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Novartis Found Symp. 2003;249:52-64; discussion 64-9, 170-4, 239-41.

Tissue-engineered versus native cartilage: linkage between cellular mechano-transduction and biomechanical properties.

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Biological Engineering Division, Massachusetts Institute of Technology, Cambridge MA 02139-4307, USA.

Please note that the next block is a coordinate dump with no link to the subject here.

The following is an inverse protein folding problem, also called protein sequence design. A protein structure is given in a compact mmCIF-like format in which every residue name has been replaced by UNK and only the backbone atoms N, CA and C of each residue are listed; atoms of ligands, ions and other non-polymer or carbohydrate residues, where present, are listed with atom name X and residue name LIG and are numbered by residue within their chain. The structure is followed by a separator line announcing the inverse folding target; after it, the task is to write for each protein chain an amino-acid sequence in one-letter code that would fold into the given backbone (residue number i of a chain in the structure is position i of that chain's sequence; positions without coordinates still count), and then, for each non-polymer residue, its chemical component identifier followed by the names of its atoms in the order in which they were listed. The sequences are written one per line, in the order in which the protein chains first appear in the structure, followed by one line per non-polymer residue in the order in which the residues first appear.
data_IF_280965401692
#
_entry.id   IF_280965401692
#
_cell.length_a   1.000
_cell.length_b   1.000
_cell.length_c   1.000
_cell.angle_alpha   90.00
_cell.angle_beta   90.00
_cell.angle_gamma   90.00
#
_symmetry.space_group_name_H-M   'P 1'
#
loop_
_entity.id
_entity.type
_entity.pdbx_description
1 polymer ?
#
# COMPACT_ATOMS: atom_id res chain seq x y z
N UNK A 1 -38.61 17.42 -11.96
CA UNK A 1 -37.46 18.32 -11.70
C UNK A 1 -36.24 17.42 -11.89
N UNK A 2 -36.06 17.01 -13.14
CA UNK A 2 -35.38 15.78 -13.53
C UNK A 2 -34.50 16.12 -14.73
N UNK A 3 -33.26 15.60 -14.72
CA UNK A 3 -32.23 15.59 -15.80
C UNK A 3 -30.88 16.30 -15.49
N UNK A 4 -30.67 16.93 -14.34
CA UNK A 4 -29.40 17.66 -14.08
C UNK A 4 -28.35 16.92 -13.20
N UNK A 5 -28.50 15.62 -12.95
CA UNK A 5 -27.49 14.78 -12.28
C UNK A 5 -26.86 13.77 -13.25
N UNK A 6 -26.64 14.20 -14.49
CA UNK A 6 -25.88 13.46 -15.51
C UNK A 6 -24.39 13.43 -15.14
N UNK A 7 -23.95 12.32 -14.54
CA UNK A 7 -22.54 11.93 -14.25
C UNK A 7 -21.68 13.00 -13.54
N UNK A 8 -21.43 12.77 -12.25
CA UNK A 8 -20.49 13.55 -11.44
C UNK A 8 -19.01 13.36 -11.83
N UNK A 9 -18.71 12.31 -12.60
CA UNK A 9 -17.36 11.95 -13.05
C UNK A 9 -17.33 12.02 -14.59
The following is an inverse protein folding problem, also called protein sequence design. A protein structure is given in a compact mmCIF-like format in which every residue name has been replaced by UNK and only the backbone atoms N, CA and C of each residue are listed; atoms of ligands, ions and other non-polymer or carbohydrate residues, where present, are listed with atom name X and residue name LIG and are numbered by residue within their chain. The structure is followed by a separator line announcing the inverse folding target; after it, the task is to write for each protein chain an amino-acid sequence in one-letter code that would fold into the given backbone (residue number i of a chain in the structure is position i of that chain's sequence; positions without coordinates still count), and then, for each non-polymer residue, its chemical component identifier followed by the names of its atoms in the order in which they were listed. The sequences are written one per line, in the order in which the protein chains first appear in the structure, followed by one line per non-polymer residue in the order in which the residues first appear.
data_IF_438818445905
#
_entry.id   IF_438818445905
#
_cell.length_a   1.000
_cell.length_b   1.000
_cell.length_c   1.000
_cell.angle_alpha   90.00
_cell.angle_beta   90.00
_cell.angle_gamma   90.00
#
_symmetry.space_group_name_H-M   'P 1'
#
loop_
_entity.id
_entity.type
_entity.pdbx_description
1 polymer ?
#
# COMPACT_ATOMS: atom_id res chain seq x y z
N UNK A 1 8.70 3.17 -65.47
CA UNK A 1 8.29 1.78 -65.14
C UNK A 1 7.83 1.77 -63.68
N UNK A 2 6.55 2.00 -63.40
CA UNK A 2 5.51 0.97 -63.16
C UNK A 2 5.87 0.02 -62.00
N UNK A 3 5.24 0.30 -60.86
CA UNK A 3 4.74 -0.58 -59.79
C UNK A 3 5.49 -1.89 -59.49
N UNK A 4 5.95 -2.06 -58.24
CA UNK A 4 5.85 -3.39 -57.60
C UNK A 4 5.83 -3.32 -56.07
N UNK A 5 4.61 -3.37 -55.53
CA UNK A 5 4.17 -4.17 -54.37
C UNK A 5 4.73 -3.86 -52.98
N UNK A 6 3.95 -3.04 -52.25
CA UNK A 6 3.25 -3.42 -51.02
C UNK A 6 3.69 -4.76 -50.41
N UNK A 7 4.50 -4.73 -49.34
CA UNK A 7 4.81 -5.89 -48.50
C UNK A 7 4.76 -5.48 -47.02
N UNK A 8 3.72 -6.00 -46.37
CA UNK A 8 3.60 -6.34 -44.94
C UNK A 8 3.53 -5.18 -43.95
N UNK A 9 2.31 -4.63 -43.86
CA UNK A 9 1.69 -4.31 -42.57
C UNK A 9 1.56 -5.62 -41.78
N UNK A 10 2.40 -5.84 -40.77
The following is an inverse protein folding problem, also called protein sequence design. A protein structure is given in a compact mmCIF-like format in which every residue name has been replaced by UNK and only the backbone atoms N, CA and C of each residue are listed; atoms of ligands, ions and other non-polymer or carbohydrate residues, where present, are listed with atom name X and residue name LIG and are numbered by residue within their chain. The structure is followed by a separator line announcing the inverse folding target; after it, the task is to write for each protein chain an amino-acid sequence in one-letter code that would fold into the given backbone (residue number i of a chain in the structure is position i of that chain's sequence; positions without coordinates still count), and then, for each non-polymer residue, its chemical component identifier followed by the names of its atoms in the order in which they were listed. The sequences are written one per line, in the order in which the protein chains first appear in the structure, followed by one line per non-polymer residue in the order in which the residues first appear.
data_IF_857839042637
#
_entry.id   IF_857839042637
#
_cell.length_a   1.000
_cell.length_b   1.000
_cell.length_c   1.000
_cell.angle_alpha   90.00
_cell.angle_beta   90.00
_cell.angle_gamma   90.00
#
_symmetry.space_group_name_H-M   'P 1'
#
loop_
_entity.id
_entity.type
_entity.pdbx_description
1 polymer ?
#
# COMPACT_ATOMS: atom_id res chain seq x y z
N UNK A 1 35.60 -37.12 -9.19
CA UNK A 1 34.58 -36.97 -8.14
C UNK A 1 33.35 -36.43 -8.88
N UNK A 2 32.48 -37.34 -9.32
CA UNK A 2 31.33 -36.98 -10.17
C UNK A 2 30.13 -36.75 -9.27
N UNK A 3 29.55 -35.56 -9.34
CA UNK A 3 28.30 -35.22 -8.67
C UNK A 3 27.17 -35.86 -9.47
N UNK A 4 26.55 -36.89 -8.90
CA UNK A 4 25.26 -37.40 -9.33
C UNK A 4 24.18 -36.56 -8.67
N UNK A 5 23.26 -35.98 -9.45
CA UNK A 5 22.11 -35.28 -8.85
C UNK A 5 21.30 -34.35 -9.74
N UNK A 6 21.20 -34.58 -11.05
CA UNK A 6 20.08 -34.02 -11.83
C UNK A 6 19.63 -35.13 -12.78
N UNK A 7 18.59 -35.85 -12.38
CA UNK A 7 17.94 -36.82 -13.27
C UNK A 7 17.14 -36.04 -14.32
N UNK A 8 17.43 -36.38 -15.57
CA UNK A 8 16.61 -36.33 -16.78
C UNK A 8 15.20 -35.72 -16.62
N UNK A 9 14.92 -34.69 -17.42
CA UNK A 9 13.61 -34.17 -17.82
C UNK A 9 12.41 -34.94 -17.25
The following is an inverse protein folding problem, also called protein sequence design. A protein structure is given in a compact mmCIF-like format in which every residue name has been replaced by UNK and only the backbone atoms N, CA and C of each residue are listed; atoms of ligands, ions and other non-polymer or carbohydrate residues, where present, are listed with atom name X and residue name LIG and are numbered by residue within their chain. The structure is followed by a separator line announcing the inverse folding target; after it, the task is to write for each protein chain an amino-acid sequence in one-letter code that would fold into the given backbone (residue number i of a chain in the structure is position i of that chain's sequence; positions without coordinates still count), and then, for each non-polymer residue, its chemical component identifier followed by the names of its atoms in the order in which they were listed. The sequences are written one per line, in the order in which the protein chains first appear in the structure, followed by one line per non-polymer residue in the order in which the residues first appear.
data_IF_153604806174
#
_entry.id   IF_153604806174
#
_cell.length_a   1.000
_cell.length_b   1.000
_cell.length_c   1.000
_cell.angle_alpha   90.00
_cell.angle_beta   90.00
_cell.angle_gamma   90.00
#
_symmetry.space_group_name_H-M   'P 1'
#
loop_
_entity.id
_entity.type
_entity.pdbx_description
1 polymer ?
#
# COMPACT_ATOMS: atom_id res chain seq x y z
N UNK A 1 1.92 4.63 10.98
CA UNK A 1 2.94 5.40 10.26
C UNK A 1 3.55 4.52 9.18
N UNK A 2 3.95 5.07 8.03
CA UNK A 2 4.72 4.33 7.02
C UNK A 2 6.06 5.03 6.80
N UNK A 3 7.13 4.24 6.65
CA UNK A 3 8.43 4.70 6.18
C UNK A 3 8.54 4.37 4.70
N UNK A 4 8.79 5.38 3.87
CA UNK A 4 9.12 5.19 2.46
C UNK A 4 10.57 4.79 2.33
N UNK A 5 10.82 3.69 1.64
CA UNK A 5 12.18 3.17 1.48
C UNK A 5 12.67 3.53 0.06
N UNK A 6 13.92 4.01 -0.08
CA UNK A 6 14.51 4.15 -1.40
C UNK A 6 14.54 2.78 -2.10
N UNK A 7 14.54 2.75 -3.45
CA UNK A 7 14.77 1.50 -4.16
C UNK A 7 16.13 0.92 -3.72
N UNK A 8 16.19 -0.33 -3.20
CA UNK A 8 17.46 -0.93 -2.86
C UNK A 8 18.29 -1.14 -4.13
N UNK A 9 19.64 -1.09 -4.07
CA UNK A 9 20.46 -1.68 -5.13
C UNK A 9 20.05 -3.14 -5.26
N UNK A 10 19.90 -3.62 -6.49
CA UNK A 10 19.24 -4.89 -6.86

Recent studies demonstrate that chondrocytes in native articular cartilage and in tissue-engineered constructs respond to mechanical stimuli through multiple regulatory pathways. Responses of the cells are manifested by intra- and intercellular signalling, alterations in transcription level, protein translation, post-translational modifications, and synthesis of intracellular and extracellular macromolecules. In addition, mechanical stimuli can alter the balance between anabolic and catabolic processes that are critically important to cell-mediated extracellular assembly and degradation of the tissue matrix and, therefore, to the survival of tissue engineered constructs. Chondrocyte mechanotransduction is therefore a critically important link to the biomechanical properties of native cartilage and to developing constructs. Since implanted cartilage repair tissue will be subjected to mechanical loads throughout its lifetime, it is essential that the resident cells respond appropriately to the range of static and dynamic compressive and shear deformations in vivo in a manner that enables adaptive remodelling and minimizes catabolic degradation. The in vivo environment should thereby signal tissue-specific maturation and integration processes in order to achieve the most appropriate tissue morphology and biomechanical function.

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